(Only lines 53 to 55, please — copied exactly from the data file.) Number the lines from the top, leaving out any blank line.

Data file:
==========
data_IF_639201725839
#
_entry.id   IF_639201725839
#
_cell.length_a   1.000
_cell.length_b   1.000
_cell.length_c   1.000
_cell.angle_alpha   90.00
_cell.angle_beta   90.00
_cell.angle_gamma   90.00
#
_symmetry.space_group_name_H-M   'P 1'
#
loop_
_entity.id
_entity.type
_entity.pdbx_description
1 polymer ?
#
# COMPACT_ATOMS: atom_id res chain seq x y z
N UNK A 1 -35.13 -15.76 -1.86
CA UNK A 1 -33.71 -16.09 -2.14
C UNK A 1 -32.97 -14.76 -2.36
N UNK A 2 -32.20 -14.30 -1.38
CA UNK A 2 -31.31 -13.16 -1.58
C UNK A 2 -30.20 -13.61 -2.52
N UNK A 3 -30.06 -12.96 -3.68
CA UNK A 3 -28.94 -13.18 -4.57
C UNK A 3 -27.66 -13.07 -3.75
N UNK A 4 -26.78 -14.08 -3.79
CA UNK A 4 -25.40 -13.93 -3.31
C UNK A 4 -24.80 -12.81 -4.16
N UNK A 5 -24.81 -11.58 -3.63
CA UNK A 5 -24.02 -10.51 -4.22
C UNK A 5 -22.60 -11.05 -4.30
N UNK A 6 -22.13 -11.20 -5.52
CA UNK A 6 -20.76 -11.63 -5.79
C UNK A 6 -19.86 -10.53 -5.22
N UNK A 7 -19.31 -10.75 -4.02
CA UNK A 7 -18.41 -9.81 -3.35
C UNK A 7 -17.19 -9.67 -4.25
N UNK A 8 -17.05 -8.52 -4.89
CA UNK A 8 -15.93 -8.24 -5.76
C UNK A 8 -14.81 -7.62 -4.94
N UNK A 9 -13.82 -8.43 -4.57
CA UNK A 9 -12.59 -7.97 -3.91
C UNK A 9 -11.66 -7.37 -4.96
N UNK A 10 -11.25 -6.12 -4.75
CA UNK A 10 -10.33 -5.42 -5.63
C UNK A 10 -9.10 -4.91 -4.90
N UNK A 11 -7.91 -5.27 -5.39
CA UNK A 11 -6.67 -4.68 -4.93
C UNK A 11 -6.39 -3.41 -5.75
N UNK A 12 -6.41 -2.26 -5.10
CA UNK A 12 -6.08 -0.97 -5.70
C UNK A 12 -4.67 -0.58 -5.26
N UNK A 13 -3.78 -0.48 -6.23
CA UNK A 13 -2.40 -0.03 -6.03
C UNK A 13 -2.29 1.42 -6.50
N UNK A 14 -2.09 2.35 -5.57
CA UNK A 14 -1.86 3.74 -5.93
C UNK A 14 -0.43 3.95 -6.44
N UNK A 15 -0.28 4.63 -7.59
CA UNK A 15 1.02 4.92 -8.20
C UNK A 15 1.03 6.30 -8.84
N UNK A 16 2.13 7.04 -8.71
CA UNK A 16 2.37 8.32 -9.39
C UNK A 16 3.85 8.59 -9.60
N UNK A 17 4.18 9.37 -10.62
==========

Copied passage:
C UNK A 11 -6.39 -3.41 -5.75
N UNK A 12 -6.41 -2.26 -5.10
CA UNK A 12 -6.08 -0.97 -5.70